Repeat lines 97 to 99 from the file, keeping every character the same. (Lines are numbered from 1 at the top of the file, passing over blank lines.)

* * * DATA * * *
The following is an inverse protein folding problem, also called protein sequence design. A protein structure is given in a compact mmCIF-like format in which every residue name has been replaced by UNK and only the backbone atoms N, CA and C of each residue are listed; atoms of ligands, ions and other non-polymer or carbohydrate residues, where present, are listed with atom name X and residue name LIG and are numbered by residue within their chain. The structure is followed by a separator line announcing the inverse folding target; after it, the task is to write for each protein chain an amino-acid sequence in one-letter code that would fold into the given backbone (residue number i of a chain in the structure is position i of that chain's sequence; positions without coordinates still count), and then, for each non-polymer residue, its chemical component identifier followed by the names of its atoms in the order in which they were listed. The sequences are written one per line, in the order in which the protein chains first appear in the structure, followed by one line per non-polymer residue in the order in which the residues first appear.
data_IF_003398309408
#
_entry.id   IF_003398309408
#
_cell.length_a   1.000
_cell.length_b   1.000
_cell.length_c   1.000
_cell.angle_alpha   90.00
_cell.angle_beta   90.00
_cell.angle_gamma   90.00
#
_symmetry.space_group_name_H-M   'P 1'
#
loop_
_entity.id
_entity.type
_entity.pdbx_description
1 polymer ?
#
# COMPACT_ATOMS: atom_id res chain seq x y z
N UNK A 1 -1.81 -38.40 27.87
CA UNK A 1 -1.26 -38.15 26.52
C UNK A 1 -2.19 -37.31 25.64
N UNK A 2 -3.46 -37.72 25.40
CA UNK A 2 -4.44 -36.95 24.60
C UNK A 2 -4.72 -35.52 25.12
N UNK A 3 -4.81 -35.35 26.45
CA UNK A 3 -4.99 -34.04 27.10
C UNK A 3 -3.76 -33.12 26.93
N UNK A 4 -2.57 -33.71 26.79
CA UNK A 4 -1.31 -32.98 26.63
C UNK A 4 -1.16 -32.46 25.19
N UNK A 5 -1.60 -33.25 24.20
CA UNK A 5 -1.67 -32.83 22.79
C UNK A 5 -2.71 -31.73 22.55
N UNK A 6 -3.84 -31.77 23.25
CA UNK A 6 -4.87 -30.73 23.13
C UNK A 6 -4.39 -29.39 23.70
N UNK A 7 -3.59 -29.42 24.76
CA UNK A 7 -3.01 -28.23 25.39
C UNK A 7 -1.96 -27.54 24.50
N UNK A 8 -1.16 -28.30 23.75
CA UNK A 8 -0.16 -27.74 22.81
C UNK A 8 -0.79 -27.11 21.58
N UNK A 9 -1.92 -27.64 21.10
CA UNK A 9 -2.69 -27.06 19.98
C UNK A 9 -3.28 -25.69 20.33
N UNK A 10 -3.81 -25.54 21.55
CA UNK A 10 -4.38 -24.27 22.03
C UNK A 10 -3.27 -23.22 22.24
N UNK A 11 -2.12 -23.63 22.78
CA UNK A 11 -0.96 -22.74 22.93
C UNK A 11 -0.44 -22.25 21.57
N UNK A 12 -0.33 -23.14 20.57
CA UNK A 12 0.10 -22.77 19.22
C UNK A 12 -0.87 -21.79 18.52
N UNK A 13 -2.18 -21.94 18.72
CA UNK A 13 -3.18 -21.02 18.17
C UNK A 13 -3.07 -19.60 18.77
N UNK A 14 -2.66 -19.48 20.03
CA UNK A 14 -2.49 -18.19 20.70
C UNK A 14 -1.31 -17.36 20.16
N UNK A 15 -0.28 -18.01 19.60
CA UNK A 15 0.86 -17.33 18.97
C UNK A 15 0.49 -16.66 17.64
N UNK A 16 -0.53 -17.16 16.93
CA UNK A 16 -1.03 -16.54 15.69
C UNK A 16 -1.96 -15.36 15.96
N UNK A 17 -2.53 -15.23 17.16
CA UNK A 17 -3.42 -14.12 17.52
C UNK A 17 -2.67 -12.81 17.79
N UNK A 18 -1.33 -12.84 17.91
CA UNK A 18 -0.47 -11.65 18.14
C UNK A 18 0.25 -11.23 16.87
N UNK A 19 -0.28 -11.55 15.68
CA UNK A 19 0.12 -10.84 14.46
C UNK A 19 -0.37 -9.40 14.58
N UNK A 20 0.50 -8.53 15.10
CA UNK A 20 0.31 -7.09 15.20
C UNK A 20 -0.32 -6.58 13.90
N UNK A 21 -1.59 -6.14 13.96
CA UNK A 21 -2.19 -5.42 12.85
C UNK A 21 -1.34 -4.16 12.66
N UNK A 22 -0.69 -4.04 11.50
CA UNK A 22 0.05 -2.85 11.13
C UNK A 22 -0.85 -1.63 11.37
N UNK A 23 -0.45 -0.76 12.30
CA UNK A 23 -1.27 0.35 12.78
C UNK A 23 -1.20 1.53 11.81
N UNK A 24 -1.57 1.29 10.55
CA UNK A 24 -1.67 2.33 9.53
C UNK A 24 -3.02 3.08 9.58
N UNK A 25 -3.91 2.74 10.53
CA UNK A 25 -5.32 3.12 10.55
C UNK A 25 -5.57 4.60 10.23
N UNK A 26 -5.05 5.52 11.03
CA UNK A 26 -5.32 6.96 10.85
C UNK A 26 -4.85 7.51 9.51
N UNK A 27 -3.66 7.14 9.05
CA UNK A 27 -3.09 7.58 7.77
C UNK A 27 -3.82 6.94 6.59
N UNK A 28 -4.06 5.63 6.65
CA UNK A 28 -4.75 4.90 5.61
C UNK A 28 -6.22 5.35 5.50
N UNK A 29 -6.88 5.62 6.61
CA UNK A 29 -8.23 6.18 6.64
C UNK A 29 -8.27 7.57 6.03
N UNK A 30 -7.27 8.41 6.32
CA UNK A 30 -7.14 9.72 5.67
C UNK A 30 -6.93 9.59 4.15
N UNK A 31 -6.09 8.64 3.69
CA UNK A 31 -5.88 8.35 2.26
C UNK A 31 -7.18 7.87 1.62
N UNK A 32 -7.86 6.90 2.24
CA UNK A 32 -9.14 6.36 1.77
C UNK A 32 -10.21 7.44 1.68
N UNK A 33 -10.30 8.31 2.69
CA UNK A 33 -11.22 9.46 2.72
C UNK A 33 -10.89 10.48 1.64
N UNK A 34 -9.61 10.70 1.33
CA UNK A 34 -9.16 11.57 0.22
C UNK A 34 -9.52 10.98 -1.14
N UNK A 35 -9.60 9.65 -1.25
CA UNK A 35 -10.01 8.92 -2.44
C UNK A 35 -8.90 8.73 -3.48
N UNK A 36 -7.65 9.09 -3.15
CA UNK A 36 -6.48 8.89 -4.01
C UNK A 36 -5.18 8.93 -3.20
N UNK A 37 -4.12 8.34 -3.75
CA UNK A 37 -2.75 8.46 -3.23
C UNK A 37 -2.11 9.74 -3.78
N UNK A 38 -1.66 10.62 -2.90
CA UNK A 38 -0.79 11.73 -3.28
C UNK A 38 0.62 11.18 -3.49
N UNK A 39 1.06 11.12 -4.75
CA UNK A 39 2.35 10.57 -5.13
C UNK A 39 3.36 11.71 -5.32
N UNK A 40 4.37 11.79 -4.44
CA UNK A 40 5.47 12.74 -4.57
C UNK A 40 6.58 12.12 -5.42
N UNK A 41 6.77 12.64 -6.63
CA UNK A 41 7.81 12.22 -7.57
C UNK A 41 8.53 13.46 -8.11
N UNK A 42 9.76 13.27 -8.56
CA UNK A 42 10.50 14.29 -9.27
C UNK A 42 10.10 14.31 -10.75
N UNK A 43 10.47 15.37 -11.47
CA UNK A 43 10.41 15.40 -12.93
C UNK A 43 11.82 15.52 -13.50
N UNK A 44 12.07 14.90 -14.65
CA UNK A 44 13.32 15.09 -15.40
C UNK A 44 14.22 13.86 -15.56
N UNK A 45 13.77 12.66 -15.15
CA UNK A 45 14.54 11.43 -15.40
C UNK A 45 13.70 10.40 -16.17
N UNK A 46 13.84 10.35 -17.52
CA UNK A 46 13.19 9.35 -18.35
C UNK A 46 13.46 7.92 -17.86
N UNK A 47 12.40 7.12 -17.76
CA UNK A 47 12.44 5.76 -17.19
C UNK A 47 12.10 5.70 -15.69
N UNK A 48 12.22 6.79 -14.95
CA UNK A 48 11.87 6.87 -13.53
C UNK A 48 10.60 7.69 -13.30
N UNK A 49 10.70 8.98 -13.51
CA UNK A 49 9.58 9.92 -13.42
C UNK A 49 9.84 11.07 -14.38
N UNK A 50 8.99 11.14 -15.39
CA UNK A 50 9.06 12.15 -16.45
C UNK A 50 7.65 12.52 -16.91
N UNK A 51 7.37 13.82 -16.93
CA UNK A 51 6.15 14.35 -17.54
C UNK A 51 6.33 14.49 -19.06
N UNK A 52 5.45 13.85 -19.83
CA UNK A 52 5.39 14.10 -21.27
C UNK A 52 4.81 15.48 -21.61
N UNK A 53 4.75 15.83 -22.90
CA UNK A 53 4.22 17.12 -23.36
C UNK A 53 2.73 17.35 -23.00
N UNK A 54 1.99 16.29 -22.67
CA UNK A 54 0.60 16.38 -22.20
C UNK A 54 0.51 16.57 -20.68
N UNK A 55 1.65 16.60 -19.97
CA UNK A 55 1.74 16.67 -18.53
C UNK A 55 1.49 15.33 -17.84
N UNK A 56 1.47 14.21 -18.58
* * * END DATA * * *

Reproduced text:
N UNK A 26 -5.05 5.52 11.03
CA UNK A 26 -5.32 6.96 10.85
C UNK A 26 -4.85 7.51 9.51